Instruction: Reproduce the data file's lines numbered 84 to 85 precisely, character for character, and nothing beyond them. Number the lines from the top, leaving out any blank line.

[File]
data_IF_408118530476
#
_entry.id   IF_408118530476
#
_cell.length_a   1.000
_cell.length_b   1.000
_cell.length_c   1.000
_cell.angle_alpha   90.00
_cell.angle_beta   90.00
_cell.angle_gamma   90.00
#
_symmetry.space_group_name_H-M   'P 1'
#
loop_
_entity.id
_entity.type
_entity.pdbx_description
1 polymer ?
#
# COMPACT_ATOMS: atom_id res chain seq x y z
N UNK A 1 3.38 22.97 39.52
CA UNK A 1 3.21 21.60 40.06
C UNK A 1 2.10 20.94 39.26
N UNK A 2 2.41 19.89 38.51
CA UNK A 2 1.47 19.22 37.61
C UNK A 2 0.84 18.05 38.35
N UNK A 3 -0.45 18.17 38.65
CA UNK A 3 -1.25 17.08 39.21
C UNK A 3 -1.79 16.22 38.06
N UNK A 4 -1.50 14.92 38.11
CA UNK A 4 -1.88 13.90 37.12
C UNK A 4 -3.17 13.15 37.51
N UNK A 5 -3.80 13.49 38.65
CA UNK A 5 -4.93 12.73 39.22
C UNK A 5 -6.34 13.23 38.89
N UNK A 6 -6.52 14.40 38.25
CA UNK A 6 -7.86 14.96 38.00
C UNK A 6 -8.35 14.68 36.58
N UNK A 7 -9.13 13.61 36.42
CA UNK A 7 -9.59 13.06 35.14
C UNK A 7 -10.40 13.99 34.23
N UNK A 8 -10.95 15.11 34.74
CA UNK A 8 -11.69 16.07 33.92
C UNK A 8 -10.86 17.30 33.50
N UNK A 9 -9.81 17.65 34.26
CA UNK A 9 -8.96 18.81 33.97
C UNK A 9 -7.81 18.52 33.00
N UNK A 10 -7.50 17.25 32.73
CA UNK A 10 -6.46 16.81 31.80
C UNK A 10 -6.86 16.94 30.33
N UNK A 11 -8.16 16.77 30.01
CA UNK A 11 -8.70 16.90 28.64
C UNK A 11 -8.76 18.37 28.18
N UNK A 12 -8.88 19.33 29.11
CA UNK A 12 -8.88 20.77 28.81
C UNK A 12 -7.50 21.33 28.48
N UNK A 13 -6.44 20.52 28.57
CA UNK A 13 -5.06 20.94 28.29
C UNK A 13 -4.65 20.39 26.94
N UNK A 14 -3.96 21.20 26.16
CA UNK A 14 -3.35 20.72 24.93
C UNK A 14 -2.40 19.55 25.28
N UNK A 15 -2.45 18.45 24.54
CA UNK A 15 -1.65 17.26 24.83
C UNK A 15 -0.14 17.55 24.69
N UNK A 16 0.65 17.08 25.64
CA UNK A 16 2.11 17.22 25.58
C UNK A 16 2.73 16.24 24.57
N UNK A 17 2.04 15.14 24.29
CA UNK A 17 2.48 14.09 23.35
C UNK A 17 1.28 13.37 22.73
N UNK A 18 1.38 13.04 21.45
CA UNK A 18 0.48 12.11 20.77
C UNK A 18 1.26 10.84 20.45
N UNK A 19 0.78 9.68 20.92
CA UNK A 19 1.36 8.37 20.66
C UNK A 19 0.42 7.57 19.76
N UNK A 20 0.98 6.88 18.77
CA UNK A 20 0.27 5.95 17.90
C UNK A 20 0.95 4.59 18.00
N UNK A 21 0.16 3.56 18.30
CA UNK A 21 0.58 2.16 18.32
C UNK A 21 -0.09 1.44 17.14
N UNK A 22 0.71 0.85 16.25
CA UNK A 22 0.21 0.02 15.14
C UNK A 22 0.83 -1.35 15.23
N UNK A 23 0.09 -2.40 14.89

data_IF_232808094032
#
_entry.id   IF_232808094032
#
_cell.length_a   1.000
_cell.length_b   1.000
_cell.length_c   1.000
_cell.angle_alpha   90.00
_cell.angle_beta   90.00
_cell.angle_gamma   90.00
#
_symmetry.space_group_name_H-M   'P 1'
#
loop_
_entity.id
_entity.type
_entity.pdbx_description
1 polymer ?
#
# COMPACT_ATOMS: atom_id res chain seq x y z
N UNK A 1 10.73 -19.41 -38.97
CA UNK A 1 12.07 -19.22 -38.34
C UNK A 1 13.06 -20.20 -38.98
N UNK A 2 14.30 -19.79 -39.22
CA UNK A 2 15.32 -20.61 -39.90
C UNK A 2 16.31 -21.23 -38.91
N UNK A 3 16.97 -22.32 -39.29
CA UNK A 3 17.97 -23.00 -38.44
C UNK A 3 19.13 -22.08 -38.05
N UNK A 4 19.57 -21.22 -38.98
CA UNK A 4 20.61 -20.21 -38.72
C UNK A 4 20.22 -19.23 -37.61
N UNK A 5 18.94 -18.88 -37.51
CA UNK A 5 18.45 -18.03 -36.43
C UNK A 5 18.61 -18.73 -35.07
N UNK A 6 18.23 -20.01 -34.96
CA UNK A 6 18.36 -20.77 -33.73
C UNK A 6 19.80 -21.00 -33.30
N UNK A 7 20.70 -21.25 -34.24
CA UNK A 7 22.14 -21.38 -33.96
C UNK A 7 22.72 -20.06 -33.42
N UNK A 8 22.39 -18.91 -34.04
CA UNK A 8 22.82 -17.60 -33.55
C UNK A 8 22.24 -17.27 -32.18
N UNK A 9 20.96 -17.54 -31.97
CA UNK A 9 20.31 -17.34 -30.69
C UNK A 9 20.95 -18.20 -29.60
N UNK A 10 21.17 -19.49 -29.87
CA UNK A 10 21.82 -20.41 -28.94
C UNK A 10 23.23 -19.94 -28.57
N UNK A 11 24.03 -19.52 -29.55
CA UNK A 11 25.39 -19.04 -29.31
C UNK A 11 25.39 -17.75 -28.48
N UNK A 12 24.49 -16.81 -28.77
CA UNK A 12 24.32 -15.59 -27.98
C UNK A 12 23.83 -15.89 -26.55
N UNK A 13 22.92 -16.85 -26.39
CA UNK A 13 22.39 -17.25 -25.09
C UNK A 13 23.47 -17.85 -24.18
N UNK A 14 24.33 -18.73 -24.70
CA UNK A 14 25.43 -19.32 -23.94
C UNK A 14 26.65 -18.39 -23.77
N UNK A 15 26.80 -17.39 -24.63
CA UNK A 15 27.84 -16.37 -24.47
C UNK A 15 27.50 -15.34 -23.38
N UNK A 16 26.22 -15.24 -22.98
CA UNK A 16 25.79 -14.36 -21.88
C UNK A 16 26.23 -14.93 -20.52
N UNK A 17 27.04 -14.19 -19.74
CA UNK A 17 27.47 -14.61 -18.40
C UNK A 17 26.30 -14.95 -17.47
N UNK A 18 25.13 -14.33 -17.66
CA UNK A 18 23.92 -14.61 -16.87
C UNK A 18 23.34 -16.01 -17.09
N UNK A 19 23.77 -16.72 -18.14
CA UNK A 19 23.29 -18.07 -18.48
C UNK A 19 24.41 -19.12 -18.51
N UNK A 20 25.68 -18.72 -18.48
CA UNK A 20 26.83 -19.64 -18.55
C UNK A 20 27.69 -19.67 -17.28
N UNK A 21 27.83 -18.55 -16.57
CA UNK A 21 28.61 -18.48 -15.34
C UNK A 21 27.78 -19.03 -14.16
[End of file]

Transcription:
N UNK A 22 0.71 0.85 16.25
CA UNK A 22 0.21 0.02 15.14